Wednesday, March 21, 2012

No Priest Shortage, Says Archbishop

Editor's Note: We are posting the text of the letter at right from Archbishop John C. Nienstedt. It is addressed to Judith Pryor in response to a letter sent to the Archbishop by a group of Catholics asking for dialogue.

FutureChurch suggested that people request dialogue on the subject of married male priests and women deacons as a solution to the shortage of priests. The suggestion was to ask bishops to advocate for those changes during their ad limina visits in Rome.

February 18, 2012

Dear Judith,

I am in receipt of the letter from you and several others that you delivered to the Chancery.

Indeed, the Church in these United States overall may be facing a clergy shortage, but, thanks be to God, here in the Archdiocese we are not. We have 316 active priests and actively retired priests serving our 206 parishes. In addition, we have 68 seminarians studying for the Archdiocese with some 15 men applying next year.

Our strategic plan was a result of the challenging demographics of Catholics in the Twin Cities. When people move, their parish support goes with them. Merging parishes in the Archdiocese was not a result of a shortage of priests.

Therefore, I see no need to meet with your group to discuss a concern that does not exist in this Archdiocese.

I do assure you all of my prayer and ask for yours in return.

With every good wish, I remain

Cordially yours in Christ,

The Most Reverend John C. Nienstedt
Archbishop of Saint Paul and Minneapolis

Here is the data, however, on clergy from the Archdiocese's Key Fact Sheet, distributed in June 2009 as the basis for its strategic planning and parish reorganization referred to by the Archbishop.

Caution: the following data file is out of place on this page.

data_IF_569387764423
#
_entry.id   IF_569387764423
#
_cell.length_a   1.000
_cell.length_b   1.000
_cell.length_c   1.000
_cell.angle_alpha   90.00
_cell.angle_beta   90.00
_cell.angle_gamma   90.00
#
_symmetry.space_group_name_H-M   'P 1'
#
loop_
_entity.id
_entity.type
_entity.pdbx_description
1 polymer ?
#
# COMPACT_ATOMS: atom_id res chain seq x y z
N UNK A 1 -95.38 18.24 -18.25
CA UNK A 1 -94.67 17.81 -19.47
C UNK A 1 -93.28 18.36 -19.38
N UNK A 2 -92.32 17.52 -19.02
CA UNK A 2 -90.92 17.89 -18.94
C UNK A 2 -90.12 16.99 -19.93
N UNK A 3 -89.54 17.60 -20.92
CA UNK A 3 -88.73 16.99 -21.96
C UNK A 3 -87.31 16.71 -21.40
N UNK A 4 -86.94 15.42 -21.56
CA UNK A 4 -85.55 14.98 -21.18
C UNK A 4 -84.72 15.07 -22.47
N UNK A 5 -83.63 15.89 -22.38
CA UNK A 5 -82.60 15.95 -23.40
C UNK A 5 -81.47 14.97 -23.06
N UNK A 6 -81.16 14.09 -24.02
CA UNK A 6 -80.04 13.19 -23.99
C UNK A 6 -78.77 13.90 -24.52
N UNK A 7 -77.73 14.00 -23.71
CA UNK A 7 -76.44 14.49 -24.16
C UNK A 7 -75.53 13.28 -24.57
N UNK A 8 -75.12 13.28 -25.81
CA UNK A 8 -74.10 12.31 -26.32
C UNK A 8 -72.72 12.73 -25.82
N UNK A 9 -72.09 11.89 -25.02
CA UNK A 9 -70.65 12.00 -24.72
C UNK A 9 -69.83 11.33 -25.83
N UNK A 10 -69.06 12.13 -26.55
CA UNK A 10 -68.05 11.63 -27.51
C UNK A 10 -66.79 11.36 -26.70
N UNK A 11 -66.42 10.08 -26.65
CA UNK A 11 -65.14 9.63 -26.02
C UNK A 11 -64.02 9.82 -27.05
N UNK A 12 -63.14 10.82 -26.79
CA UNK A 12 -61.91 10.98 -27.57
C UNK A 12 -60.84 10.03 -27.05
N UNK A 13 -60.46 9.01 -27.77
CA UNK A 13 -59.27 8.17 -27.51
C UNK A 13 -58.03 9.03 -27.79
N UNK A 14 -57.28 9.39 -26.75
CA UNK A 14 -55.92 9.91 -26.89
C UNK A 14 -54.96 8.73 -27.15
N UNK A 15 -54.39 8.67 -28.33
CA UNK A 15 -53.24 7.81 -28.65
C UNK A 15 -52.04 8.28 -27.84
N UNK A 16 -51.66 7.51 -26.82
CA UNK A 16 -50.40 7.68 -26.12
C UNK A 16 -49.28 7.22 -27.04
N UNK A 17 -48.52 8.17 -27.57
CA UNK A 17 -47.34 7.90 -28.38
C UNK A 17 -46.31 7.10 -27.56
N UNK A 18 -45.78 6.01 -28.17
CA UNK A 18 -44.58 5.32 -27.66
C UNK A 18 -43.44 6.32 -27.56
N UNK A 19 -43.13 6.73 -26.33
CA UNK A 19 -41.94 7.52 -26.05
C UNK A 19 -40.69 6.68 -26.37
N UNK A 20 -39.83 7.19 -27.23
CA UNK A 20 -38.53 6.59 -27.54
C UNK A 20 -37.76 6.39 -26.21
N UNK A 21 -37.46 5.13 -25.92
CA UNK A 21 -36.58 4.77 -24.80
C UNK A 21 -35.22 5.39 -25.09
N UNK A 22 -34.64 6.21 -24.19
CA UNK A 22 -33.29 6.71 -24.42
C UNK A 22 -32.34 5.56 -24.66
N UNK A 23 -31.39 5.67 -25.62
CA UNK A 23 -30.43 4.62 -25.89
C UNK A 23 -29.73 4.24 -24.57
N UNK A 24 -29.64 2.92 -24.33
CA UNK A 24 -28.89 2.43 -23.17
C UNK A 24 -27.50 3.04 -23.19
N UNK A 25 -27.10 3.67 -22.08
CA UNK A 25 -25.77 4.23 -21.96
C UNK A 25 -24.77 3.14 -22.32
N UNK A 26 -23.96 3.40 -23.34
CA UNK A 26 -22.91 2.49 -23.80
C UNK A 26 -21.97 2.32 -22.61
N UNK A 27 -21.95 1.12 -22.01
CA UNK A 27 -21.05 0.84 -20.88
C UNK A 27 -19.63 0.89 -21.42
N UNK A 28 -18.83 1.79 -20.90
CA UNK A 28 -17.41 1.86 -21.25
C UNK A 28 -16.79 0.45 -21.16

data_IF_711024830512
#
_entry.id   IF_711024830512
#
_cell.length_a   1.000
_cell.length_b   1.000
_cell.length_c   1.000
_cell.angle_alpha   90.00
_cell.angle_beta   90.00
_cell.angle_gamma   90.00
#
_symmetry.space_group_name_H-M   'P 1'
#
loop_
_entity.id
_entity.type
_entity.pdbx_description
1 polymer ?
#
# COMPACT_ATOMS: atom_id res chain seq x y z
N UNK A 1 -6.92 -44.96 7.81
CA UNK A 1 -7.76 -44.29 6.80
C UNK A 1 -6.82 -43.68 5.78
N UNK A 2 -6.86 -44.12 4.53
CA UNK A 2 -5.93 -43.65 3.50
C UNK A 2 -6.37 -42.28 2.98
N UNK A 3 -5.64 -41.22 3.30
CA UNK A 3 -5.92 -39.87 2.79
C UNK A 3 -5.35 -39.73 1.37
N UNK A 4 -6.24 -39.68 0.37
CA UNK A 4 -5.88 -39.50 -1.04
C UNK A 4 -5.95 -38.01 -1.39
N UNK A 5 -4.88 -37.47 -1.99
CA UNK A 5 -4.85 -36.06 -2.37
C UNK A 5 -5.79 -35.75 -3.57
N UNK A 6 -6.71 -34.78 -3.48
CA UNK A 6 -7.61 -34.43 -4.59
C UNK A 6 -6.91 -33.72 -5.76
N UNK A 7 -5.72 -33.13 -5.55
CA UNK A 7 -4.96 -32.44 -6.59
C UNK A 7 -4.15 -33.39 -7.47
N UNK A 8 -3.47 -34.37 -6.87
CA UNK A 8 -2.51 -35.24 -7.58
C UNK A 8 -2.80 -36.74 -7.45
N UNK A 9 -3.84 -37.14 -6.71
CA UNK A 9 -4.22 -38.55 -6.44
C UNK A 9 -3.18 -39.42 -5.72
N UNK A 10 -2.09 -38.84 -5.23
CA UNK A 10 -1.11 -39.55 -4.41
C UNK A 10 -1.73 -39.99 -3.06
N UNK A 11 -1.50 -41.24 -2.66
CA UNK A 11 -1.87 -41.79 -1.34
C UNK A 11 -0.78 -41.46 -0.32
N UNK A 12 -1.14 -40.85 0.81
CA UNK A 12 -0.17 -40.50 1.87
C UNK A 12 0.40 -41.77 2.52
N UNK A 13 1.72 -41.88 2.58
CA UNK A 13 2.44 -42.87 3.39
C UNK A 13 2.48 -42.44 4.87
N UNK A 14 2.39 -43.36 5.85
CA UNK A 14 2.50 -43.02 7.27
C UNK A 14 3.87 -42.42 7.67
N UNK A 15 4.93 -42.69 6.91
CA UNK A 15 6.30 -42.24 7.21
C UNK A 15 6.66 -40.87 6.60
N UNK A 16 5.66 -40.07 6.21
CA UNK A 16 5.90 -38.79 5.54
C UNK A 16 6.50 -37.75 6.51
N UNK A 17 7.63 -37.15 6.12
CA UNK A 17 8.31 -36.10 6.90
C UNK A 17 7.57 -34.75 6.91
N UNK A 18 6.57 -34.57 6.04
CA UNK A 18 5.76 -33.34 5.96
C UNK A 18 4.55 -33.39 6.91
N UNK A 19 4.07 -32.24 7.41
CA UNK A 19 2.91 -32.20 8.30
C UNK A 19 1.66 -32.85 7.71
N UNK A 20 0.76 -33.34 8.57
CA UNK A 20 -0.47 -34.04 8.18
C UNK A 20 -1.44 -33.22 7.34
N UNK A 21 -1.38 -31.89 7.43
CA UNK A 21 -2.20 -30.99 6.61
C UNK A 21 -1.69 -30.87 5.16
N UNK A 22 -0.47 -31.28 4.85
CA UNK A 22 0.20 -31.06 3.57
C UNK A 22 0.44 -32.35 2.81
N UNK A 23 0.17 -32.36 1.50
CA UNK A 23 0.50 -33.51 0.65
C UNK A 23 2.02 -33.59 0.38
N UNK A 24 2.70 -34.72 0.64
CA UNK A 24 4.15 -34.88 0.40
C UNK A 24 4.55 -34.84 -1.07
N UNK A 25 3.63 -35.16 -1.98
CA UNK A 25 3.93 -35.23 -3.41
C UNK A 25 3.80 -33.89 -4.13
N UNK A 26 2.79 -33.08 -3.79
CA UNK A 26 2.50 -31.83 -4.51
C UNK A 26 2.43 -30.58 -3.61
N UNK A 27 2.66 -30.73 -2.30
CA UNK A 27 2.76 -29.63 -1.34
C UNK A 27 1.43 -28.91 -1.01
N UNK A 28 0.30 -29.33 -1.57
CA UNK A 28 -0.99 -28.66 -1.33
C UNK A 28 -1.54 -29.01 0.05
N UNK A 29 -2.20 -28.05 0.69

The estimated number of pastors will decline:

• There are currently 182 priests eligible to be pastor and there will be a total of 163 priests eligible to be pastors in ten years time: a drop of 19 pastors.

• The number of parochial vicars will decline from 44 today to 37 in ten years time.

• Priests doing special ministries, such as hospital and jail chaplains, as well as working in seminaries will decline from 34 today to 27 in ten years time.

If your experience is contrary to the Archbishop's assertions, please let him know. Mail can be sent to 226 Summit Ave., St. Paul, MN 55102.


  1. If priests actually did all the ministries open to them besides parish administration I don't see how we could ever have enough. There is always a shortage. I imagine all the teaching they could do with the superior educations they have, all the pastoral care they could provide to suffering people, all the spiritual direction free of charge they could provide, all the organizing they could do to move the local church in the direction of Vatican II. I actually see how people long for community leadership and I really do not get how the Archbishop looks upon the ministry of the ordained.

  2. Comment from Terry Greip

    absolutely disgusting.
    I would like to ask him first of all how many pedophiles he is counting among that number. Second, how many of those retired priests actually serve in our archdiocese -- I met two of them serving in FL this winter, and I don't get around much. Third, I'd like to tell him about the FL parish I attend -- they have three priests more than any parish in his archdiocese. Fourth, I'd like to have him experience the pain I feel because my parish will close its doors in June. Finally, I would tell him that the harder I have to search for a truly Christian Catholic parish the more determined I am to remain a Catholic in my archdiocese and raise my voice in protest of a power-hungry, ineffectual hierarchy.

    Terry Griep